|Medicine cabinet: Shutters are invariably made with mortise and tenon joinery|
Drawbore: noun (Joinery) A hole bored through a tenon nearer to the shoulder than the holes through the cheeks are to the edge or abutment against which the shoulder is to rest, so that a pin or bolt, when driven into it, will draw these parts together. [The Free Dictionary]
Cabinet shutters experience a lot of use during their lifetimes which means poorly constructed ones can come apart or loosen much before the cabinet shows any sign of wear. This is why traditional cabinet makers preferred the strong mortise and tenon joint to put together shutters.
Although modern adhesives ensure that the mortise and tenon joint will be strong and long lasting, it is always better to further reinforce the joint with the use of drawbore pegs. This ensures a tight and super strong fit that will endure seasons and years of usage without the slightest stress.
In India because of the high humidity and heat, traditional cabinet makers continue to drawbore their mortise and tenon joints.
|Diagram: How Drawboring works|
Drawboring is a simple process that requires pegs to be driven through holes drilled separately through the mortise and tenon joint. The hole drilled through the tenon needs to be offset by a small amount so that when the peg is driven through it pulls the tenon tighter into the mortise. (see diagram)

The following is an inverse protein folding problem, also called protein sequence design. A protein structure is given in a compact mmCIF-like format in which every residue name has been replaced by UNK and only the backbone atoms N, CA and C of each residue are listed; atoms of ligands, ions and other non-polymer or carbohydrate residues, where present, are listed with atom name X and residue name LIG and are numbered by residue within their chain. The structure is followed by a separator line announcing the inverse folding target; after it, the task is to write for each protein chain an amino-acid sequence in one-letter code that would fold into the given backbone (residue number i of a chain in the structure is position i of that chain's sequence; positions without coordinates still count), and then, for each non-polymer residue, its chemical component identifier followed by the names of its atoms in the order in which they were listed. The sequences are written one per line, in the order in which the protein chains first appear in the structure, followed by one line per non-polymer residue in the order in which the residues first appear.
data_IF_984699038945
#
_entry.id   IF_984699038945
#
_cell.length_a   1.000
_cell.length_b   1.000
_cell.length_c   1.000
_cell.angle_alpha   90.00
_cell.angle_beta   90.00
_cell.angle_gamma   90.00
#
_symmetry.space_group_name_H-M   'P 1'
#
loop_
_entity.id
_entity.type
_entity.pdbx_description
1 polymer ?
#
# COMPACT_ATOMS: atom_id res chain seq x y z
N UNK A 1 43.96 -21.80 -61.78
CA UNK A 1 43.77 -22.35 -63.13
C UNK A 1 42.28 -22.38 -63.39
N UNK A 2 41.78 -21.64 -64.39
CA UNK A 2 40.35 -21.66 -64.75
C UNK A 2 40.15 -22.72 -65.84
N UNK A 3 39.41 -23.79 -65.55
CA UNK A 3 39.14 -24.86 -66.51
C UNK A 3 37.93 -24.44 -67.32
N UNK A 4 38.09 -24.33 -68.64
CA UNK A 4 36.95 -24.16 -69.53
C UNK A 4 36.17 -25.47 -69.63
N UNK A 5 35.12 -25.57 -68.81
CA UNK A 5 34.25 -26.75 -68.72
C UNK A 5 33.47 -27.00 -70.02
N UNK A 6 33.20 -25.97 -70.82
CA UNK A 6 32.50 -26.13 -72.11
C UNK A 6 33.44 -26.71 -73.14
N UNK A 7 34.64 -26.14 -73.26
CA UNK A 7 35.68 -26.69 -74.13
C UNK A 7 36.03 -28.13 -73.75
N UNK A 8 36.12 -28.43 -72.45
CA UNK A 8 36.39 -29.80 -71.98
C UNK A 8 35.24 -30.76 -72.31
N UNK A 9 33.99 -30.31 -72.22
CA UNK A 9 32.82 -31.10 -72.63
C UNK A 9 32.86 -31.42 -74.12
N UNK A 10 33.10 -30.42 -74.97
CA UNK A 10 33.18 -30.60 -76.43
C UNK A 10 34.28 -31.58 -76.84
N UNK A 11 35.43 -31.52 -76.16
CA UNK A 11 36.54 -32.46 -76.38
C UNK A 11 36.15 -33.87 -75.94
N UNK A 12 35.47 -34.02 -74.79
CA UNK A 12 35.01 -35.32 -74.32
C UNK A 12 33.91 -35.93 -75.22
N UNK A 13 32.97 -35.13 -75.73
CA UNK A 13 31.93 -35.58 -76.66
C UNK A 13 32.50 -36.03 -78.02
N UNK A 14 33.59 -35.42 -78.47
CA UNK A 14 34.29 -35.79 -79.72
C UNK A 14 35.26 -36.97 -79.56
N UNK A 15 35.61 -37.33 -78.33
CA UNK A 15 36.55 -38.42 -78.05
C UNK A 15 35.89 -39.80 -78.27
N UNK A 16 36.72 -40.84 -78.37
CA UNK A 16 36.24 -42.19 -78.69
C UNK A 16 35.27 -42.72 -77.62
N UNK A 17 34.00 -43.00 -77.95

I avoided drawboring in the past because I anticipated problems in making round pegs. I thought I needed a dowelling plate or some jig to make perfectly round pegs until I read that it was not necessary to have perfectly round pegs.
|Pegs can be whittled with any knife|
I tried my hand at whittling pegs and found it easy. Once they are driven in, sawed off and sanded flush, they look perfect.
|Drawbore Pegs sawed and sanded flush|
A drawbore pin made by Sunil Chetiwal came in handy; this tool, which is very much like an awl with a long shaft, helps in pulling the tenon into the mortise after which the peg can be hammered in easily.
|Chetiwal's Drawbore Pin|
From now on I plan to drawbore all my mortise and tenon joints, especially because I know how easy it is to take this extra step to make super strong joints.
For more information read "Drawboring Resurrected" by Christopher Schwarz at http://www.popularwoodworking.com/techniques/joinery/drawboring-resurrected
19 April 2015